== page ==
Creating a VM Template in Proxmox

Creating a VM Template in Proxmox


Proxmox has been my go-to choice as a hypervisor for the last several months, after migrating off of VMWare, my previous choice in hypervisor.  It offers a plethora of features and functionality, including the ability to create VM templates.

While it is easy to click through all of the various configuration and settings pages needed to create a new VM in Proxmox, it is not necessarily the most time efficient method of spinning up a new VM. Templates within Proxmox allow you to easily spin up a new VM within seconds, rather than minutes, allowing you to scale your lab with ease. In a future blog post, I will show you how to further capitalize on this by utilizing Terraform but for today's post, we will be focusing solely on templates.


Before we begin, it is important to note that this tutorial will show you how to also bake in the qemu-guest-agent.  I have seen many other tutorials that omit this, or in some cases, the tutorial will instruct you to use libguestfs-toolsto inject the agent into your cloud-init image.  The problem with this, is that it sets a machine-id that will then get copied over to all VMs you end up creating based off of your the template.  This, in my experience, can become problematic fairly quickly. Especially with DHCP/networking confusion.

My goal in writing this tutorial is provide a better way to have an Proxmox template with the guest agent baked in.  That being said, let's begin

Initial Steps

Step One:

Creating a template within Proxmox is easy.  Start by selecting the "Create VM" option within the Proxmox GUI and populate it in a manner similar to what is shown above.

I have personally chosen to give my template an ID of a higher number to prevent it from being numerically mixed in with the rest of my VMs.  I have also given it a name to indicate the distro version this specific template will install.

Step Two:

For the next step, simply select "Do not use any media". All other options can remain their default values.

On the next screen, all that is required is for you to enable the "Qemu Agent" checkbox.  The guest agent provides additional functionality between the VM and Proxmox, itself.

Next, all that is required is to delete the default scsi0 disk created by Proxmox.  We will instead create our own farther along in the tutorial.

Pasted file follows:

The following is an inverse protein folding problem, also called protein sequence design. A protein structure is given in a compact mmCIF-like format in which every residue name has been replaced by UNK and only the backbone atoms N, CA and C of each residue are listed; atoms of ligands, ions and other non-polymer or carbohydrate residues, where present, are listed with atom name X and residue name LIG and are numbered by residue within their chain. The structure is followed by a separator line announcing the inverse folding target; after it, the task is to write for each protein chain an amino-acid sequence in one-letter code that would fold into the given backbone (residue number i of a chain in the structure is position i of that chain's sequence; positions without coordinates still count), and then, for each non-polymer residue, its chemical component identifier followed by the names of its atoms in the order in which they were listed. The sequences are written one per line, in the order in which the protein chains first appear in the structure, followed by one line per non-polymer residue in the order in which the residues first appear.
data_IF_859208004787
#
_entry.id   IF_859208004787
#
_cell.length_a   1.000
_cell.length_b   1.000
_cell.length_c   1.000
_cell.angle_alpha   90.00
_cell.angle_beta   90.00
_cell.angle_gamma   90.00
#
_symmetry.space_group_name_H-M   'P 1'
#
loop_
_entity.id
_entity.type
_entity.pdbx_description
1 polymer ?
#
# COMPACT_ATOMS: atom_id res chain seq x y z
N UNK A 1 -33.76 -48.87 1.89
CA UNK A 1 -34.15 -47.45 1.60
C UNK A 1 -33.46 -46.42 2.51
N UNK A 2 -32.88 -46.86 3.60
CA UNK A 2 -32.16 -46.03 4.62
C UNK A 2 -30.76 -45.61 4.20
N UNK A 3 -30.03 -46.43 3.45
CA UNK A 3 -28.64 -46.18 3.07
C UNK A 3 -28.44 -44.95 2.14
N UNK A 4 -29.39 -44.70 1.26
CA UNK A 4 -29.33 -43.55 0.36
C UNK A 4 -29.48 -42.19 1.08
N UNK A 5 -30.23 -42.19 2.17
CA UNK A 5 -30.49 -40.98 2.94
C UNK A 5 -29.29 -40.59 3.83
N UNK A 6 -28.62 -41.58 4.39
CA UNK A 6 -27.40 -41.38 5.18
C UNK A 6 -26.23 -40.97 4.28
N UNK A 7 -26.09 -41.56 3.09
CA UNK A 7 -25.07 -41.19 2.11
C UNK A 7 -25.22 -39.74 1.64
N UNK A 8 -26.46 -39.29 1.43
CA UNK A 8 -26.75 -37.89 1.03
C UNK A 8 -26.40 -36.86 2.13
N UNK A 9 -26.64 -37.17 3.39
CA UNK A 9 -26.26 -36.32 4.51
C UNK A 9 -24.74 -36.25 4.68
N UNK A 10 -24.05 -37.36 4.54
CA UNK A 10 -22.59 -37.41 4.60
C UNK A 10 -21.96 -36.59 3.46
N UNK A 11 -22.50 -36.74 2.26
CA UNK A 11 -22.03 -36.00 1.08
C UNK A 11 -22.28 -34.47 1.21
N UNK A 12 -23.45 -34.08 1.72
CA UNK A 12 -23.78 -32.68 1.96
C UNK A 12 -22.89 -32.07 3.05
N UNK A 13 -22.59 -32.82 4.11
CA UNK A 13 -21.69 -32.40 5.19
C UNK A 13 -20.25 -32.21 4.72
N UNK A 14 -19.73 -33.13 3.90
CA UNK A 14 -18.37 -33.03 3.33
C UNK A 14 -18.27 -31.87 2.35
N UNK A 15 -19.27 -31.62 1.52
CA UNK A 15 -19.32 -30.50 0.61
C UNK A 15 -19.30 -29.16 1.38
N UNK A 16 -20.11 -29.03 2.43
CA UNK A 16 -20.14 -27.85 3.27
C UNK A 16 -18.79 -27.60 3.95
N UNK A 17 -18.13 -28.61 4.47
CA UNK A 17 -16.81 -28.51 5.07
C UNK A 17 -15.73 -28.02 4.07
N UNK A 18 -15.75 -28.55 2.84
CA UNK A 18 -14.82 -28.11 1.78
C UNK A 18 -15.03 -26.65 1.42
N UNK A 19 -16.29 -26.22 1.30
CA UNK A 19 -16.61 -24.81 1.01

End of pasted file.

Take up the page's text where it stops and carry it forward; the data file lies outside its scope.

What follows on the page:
Confirm that the disk has been removed from the template

Now it is time to decide on a default value of cores you would like for future VMs derived from this template to have. You can change this to be higher or lower in the future but it is good to choose an all around go-to number of cores at this step.

Similar to the previous step, set a default value of RAM you would like to have for your template derived VMs.

On this step, select the bridge you would like to use. You can also specify a VLAN, depending on your network configuration.

Review settings and click "Finish"

The VM should now show up in the left hand panel with the rest of your VM inventory. Select it and navigate to the "Hardware" tab

Here we will add a Cloudinit Drive

Select the name of the storage pool you would like to use

Next, navigate to the "Cloud-Init" tab for the template.  Here you will be able to configure some of the default settings for the template that take advantage of cloud-init's capabilities

For my purposes, I am adding a default user to be created when a new VM is spun up. You can populate this field with whatever you'd like your default user to be named

With your username defined, you will also want to configure a password for your account.  It is important to ensure this is spelled correctly.

It is also a great idea to paste your public key value in the "SSH public key" section of the cloud-init settings.

For my network config, rather than relying on the default settings, I have configured the template to use DHCP.

With that, you should now have all settings configured for Cloud-init.

Once done, click the "Regenerate Image" button shown in the image above.

Command Line Configuration

At this point, you will now need to do a bit of work in the command line.  You can do so by SSH'ing into your Proxmox host.

To start, you will need to download the cloud image of Ubuntu 22.04 from the following link:

Right click the .img and click "copy link address"